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2000 census… Undercount could cost state $12.5 million

By Staff
Aug. 27, 2001
JACKSON (AP) State congressional delegates will work to see that Mississippi receives all the funds it deserves after a report estimates that 35,000 Mississippi residents were not counted in the 2000 census, one lawmaker says.
Fourth District U.S. Rep. Ronnie Shows says the report, prepared for the U.S. Census Monitoring Board by Pricewaterhouse Coopers, may lead to congressional action.
With an additional 35,000 residents, Mississippi would qualify for $12.5 million in federal funds over the next 10 years.
The report predicts a $4.1 billion loss in 31 states, with California losing $1.5 billion and Texas losing $1 billion. Los Angeles County, Calif., and Harris County, Texas, are expected to lose $636 million and $234 million, respectively.
I will move to see that Mississippi receives all the funds our citizens deserve,'' Shows said. I would expect other members of our state delegation and a broad coalition from across the country to work together because other states could lose much more than Mississippi.''
The Census Bureau recommended that numbers not be adjusted for redrawing congressional, state and local political districts. But Congress could move that adjusted numbers be used for funding purposes, Shows said.
Mississippi's 10 percent growth rate did not keep pace with other states, causing the loss of one of five house seats.
Third District U.S. Rep. Chip Pickering said Congress does not want to see states lose funding for programs like Medicaid, foster care, social service block grants and substance abuse prevention.
Congress could correct and address this issue,'' Pickering said.
But Gov. Ronnie Musgrove said the state may have to find a way to absorb the loss of $349 for each uncounted Mississippian.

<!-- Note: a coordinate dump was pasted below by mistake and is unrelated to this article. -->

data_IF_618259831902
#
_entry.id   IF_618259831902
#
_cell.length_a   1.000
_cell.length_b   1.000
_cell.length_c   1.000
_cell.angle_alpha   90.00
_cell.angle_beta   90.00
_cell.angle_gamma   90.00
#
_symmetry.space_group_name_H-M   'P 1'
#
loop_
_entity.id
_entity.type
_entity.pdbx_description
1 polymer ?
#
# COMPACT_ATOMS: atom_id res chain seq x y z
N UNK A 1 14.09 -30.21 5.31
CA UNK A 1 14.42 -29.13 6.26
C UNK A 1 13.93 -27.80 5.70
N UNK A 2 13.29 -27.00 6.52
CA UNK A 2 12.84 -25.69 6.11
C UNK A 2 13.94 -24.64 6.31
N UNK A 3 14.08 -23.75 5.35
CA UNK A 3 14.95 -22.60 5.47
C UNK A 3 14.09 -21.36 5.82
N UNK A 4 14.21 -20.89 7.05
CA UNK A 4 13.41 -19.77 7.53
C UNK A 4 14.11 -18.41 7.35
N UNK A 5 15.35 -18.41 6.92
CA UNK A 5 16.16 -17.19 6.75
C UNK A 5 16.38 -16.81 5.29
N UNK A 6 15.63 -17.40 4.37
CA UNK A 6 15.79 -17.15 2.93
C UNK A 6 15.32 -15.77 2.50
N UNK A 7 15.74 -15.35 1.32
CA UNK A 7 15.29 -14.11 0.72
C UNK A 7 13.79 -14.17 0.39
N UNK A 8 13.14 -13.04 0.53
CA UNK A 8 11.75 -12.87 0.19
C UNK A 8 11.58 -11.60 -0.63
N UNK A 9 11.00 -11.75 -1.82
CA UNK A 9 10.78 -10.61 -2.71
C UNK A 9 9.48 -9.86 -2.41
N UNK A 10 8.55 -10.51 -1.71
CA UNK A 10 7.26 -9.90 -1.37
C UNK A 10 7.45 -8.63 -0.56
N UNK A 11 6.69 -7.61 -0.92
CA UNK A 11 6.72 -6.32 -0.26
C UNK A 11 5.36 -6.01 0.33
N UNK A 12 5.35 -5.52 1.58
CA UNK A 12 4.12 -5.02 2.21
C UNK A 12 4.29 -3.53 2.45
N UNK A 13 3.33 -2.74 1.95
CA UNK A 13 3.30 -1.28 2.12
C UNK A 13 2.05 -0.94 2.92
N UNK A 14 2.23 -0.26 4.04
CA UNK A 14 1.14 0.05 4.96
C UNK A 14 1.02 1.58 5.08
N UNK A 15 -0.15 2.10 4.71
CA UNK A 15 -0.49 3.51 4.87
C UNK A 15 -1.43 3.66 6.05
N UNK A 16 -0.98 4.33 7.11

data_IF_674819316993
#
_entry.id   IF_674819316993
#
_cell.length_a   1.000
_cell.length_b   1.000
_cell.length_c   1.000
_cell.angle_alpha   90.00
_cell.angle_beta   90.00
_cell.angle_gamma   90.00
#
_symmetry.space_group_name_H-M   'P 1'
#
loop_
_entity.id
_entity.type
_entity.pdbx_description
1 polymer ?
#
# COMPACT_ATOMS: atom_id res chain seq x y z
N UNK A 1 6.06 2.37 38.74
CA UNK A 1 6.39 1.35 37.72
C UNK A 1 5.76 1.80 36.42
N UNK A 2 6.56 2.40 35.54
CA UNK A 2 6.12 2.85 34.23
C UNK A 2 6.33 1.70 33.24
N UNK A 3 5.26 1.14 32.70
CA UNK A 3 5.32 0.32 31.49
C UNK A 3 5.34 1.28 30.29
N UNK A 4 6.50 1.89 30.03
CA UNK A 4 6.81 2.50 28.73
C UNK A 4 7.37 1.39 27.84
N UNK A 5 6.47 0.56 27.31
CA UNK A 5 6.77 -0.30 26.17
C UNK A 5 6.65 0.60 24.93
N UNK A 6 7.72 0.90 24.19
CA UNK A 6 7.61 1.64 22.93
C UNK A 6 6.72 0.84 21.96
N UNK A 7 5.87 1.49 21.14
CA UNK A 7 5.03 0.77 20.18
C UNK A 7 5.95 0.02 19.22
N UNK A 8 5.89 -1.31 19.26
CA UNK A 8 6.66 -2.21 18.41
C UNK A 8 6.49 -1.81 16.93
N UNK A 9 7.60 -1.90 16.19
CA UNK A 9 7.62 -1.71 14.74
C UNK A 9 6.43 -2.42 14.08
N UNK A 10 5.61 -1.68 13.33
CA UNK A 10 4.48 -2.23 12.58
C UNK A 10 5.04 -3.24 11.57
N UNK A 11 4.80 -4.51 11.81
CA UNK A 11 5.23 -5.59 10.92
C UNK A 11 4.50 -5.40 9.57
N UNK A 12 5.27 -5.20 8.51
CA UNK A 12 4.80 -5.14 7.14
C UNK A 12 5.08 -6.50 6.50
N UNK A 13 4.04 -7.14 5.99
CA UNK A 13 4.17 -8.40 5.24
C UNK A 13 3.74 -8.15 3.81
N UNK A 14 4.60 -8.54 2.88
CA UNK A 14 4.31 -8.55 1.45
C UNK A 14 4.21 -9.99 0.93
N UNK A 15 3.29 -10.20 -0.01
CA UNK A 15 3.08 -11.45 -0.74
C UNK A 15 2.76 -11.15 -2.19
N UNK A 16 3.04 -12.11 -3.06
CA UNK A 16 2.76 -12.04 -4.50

An accurate census count means a great deal to our state,'' Musgrove said. While an undercount may mean we will lose federal dollars, we will be looking at innovative ways to manage federal funding in other areas, such as health care.''
Janice Broome Brooks, executive director of the Mississippi Department of Human Services, said the agency will continue to serve Mississippians with or without the $12.5 million.
The Mississippi Department of Human Services promotes an integrated and holistic approach to serving our clients,'' Brooks said. In terms of the provision of services and programs, we are committed to thinking outside of the box."
MDHS will continue to maximize all available resources with the expectation that families, children and seniors in all 82 counties are provided in the most efficient and effective way possible.''
Francis Rullan, spokesman for the division of Medicaid in the governor's office, said how the state defines a person's potential as a Medicaid recipient is not linked to the census count.
Our federal match is determined solely by the population's average income in Mississippi,'' Rullan said.
Rullan said there is no data available to support the premise that since most of those who don't participate in the census are low income, it raises the average income and lowers Medicaid dollars to the state.
But Gilbert Casellas, presidential co-chair of the Monitoring Board, said the report presents compelling evidence'' of the potential harm caused by a census undercount.
The undercount will cost Mississippi millions of dollars in funds that are earmarked for programs that largely serve the state's most disadvantaged,'' Casellas said.